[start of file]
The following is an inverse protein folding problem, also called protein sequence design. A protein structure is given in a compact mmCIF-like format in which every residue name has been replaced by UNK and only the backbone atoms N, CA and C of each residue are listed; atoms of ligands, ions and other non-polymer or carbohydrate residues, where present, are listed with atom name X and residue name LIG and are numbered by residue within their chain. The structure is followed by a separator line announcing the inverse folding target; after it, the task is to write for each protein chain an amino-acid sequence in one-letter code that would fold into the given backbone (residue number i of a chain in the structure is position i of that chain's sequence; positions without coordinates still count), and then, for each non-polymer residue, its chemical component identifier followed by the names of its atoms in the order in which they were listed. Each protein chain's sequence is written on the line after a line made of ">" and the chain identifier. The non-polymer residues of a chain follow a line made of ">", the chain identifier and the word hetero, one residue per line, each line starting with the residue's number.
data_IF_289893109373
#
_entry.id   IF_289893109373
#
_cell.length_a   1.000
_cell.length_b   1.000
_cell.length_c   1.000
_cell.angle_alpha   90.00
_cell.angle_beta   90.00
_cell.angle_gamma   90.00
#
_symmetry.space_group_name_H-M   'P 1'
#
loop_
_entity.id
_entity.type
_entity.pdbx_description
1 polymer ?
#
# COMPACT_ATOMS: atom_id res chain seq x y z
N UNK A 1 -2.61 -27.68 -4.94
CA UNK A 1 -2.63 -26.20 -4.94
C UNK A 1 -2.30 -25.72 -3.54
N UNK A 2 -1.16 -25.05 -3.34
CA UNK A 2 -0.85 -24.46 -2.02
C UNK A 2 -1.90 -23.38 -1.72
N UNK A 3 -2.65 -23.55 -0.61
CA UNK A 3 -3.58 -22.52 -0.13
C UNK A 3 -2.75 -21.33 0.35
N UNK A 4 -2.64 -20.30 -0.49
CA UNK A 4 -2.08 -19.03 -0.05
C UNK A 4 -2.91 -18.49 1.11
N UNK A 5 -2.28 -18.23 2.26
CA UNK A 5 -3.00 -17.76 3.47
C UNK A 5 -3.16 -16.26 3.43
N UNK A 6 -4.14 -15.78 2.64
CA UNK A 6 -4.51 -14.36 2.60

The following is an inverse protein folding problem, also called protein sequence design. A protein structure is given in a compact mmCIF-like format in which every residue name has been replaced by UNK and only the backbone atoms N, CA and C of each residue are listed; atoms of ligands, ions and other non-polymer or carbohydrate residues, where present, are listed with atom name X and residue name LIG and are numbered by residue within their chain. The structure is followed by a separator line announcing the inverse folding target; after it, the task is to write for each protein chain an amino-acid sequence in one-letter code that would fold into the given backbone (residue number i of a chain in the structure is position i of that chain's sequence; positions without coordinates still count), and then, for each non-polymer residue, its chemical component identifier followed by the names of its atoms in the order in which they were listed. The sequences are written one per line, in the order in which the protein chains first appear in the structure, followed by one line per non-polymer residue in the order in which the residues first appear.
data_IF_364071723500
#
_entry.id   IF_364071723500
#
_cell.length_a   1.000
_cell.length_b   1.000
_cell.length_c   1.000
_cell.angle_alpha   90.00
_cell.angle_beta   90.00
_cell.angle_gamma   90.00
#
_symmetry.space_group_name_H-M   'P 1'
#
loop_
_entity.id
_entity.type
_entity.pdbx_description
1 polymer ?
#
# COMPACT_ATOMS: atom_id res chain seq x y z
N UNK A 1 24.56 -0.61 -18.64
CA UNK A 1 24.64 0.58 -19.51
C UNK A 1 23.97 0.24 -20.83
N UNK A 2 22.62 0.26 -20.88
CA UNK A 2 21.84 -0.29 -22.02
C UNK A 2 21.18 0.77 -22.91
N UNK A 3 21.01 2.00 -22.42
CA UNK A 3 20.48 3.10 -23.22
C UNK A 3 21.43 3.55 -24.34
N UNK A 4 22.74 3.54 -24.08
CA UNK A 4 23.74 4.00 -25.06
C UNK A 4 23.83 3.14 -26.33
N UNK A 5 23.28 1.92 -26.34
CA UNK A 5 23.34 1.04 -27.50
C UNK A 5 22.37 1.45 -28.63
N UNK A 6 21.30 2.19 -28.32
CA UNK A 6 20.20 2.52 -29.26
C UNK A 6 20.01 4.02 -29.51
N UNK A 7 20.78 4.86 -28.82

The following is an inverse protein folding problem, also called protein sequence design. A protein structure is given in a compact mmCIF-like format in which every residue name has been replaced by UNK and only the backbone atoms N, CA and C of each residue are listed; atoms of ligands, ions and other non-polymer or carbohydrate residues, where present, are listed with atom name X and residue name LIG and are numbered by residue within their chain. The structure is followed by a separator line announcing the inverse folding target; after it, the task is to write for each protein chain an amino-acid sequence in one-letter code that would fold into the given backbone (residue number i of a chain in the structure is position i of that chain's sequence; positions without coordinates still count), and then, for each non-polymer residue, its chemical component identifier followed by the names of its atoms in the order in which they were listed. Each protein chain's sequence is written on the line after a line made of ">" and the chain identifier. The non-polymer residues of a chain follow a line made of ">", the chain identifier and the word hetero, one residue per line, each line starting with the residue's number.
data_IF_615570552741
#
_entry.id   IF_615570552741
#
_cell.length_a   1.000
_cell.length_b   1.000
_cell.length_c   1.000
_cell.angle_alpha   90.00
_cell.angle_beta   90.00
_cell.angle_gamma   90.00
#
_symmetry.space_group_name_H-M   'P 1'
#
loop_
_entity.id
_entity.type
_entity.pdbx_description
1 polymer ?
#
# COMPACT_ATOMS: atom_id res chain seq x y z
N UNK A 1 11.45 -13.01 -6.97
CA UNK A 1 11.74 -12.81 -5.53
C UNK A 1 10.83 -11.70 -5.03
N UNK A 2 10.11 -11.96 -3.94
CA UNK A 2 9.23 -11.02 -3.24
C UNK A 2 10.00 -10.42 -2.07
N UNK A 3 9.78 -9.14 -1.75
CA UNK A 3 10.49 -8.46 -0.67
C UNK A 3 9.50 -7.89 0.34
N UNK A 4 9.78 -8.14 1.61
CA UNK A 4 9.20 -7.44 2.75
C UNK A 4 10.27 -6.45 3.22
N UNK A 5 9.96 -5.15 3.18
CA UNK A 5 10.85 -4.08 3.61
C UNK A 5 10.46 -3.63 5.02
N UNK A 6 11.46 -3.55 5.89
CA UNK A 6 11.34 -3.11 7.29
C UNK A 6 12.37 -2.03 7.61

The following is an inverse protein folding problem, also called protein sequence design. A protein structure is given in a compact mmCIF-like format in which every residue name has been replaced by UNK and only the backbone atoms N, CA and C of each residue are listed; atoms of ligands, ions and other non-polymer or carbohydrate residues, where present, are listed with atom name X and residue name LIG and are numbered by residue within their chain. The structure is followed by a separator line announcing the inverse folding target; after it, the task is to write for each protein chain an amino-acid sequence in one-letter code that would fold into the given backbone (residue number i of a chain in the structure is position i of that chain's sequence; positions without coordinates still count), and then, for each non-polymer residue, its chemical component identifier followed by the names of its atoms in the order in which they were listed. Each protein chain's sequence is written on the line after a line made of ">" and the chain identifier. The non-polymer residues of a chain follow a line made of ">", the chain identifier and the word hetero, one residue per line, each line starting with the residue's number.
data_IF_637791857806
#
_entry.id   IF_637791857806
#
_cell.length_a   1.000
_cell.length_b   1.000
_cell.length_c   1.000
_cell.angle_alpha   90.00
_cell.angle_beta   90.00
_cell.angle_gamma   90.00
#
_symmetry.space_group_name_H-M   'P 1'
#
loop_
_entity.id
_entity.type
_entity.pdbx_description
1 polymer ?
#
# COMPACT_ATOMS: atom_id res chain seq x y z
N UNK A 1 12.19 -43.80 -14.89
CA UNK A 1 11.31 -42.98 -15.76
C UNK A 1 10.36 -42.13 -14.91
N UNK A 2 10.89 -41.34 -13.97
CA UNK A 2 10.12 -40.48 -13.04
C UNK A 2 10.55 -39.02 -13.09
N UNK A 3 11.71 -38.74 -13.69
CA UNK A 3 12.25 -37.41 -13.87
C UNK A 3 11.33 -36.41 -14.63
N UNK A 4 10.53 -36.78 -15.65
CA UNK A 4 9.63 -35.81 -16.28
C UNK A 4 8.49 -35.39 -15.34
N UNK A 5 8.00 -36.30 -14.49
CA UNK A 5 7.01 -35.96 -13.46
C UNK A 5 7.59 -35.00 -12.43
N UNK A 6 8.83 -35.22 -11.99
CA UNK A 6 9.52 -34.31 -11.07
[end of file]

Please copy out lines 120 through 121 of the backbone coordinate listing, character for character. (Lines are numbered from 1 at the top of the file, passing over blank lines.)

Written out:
#
_entry.id   IF_637791857806